In the holiday rush, you may have missed a piece of good news last month. At a much-delayed global conference in Montreal, almost 200 nations adopted a landmark agreement for protecting nature and slowing the loss of wild species.

It’s a step toward a goal many conservationists advocate: creating a “nature-positive” future in which human activities enhance nature instead of depleting it. This would be a radical shift, but the concept isn’t new. Arizona State University humanities scholar Jonathan Bate traces it back to the poet William Wordsworth and other 19th-century Romantics, who asserted that the well-being of human society depended on a healthy relationship with the environment.

This week we also like articles about the uptick in union organizing and strikes, the cognitive benefits older people derive from social dancing, and Alfred Russel Wallace – a founder of evolutionary theory who wound up much less famous than his colleague Charles Darwin.

Jennifer Weeks

Senior Environment + Energy Editor

Wiliam Wordsworth lived and wrote in Grasmere, in England’s Lake District, from 1799-1808. Mick Knapton/Wikipedia

William Wordsworth and the Romantics anticipated today’s idea of a nature-positive life

Jonathan Bate, Arizona State University

The idea that human activity threatens nature, and that it is important to protect wild places, dates back to the dawn of the Industrial Revolution.

Not only is it good aerobic exercise, but dancing may help the elderly with reasoning skills and memory. Thomas Barwick/Stone via Getty Images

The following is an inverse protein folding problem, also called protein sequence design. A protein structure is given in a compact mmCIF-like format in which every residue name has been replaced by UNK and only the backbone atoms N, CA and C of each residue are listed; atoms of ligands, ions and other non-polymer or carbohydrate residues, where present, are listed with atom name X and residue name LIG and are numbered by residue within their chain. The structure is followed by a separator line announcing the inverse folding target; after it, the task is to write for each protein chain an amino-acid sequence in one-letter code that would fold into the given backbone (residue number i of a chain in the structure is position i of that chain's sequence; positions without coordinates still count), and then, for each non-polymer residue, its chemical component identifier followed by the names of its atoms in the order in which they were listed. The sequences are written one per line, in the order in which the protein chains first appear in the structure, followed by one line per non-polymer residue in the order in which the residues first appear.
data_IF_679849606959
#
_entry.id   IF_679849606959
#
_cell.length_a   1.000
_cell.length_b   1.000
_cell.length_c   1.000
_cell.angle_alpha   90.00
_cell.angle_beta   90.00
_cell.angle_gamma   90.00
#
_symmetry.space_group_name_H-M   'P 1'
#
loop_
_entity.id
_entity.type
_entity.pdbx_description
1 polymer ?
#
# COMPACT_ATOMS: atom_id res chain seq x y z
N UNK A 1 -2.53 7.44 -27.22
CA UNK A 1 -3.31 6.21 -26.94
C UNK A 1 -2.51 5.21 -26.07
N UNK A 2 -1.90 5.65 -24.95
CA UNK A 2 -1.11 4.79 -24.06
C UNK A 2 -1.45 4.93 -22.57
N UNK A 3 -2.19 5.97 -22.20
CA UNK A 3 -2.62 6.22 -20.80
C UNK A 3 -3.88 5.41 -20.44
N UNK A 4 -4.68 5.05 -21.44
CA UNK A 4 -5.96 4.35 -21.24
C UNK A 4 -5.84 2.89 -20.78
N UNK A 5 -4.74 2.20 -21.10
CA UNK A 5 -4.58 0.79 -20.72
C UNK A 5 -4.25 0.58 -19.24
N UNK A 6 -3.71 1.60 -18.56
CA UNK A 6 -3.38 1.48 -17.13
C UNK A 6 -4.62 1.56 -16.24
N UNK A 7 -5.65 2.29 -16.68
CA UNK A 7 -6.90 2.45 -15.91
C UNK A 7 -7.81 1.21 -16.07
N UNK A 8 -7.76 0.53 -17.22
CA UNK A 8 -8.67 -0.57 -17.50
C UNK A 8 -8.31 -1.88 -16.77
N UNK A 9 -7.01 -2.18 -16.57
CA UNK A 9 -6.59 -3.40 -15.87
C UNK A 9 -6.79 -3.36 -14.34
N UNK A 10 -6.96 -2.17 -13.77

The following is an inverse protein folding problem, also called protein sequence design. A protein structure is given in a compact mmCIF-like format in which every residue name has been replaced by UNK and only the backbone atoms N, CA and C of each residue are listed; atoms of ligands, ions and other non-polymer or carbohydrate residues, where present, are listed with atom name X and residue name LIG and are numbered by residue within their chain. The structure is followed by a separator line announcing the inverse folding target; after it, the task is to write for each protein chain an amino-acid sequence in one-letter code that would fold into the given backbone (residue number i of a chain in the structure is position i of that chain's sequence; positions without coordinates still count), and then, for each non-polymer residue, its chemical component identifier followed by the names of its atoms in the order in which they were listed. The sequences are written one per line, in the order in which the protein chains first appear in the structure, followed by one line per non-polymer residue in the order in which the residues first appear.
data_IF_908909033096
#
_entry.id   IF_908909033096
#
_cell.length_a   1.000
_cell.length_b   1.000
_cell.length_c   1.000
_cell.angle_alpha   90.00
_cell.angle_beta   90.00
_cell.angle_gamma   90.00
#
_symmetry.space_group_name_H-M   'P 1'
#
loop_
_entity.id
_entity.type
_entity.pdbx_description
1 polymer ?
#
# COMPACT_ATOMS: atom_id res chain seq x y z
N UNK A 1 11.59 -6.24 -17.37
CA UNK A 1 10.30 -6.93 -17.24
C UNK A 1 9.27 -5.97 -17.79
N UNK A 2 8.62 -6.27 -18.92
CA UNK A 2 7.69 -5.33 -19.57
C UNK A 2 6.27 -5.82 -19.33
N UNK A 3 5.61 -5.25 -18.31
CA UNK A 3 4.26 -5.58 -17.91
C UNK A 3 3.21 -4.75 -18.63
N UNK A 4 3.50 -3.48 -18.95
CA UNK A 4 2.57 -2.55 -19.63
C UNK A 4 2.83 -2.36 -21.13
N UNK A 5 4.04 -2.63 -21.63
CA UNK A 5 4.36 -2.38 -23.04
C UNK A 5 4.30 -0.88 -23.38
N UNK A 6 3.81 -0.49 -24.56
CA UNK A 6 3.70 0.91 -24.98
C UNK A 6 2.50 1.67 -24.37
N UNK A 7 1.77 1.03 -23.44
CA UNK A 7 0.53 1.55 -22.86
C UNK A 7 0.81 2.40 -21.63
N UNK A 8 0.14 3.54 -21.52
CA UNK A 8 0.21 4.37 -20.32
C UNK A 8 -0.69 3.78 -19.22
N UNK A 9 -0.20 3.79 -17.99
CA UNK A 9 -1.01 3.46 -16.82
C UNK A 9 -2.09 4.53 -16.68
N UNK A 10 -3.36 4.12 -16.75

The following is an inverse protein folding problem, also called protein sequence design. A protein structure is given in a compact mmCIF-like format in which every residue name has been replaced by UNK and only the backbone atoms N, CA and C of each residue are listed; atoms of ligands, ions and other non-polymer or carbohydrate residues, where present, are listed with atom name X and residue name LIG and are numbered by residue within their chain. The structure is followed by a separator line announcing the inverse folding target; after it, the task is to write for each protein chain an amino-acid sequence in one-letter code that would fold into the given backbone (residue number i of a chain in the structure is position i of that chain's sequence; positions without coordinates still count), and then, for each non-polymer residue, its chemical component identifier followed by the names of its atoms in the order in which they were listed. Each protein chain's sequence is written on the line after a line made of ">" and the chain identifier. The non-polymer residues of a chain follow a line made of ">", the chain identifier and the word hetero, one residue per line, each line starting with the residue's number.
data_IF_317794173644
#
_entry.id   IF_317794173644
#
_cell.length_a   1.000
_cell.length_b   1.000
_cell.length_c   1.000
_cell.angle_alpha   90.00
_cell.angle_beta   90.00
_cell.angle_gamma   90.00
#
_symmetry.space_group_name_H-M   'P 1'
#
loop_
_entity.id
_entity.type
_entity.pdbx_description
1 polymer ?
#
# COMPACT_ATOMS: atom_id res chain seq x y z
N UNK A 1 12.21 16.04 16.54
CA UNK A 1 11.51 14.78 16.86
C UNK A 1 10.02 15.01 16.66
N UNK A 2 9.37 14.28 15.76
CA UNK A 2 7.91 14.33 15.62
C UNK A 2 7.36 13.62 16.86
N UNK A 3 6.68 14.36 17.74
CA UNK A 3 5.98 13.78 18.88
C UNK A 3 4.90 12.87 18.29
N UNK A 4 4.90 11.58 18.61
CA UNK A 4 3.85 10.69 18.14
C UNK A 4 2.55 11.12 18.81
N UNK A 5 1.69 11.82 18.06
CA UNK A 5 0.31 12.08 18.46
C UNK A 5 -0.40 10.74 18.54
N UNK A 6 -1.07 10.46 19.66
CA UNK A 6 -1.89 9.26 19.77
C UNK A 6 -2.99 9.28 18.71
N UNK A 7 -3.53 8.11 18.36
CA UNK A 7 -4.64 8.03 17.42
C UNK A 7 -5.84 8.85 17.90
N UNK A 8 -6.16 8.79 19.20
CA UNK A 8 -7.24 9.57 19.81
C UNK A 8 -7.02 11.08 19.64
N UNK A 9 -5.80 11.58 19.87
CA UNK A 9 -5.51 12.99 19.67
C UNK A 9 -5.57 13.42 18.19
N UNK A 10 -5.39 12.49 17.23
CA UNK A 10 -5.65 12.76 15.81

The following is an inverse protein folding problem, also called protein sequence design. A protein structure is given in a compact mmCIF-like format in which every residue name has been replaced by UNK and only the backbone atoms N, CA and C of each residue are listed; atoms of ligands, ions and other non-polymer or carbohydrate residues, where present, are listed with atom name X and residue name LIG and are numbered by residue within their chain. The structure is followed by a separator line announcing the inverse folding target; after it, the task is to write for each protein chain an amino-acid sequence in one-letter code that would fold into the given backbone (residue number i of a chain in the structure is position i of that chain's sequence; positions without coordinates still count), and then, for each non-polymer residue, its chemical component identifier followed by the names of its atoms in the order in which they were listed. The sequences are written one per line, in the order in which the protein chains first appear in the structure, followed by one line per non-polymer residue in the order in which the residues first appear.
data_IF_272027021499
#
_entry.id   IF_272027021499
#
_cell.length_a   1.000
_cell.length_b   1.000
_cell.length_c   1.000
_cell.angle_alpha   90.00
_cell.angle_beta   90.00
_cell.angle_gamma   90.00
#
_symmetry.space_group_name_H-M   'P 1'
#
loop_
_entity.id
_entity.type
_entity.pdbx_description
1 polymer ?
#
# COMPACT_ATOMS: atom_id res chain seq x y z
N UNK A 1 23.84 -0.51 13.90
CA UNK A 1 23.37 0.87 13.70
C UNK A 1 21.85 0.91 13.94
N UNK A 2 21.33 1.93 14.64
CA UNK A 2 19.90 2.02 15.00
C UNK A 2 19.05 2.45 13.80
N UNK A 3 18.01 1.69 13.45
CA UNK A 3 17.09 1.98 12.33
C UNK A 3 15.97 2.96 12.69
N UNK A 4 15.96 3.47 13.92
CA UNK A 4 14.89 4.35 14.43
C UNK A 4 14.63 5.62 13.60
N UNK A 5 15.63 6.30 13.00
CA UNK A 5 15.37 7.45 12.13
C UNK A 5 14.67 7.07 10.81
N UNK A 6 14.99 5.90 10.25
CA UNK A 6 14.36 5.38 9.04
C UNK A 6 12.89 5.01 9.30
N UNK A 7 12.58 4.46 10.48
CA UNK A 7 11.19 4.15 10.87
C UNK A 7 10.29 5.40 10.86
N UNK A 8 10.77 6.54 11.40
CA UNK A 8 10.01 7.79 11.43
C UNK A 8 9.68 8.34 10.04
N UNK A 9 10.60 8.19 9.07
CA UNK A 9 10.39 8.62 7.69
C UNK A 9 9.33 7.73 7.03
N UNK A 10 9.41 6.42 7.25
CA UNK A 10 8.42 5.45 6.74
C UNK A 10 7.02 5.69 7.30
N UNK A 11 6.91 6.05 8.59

Kick up your heels – ballroom dancing offers benefits to the aging brain and could help stave off dementia

Helena Blumen, Albert Einstein College of Medicine

Dancing requires physical, social and cognitive engagement and, as a result, it may bolster a wide network of brain regions.

Workers such as these Starbucks employees in St. Anthony, Minn., increasingly went on strike in 2022. Michael Siluk/UCG/Universal Images Group via Getty Images

Worker strikes and union elections surged in 2022 – could it mark a turning point for organized labor?

Marick Masters, Wayne State University

Workers have filed the most union petitions since 2015 and the number of strikes have surged, but whether this turns into a sustained increase in membership rates is still unclear.

The Conversation Quiz 🧠

  • Here’s the first question of this week’s edition:

    A record 12 women will serve in what public office in the U.S. in 2023?

    1. A. Member of the House of Representatives
    2. B. Senator
    3. C. Supreme Court justice
    4. D. State governor

    Test your knowledge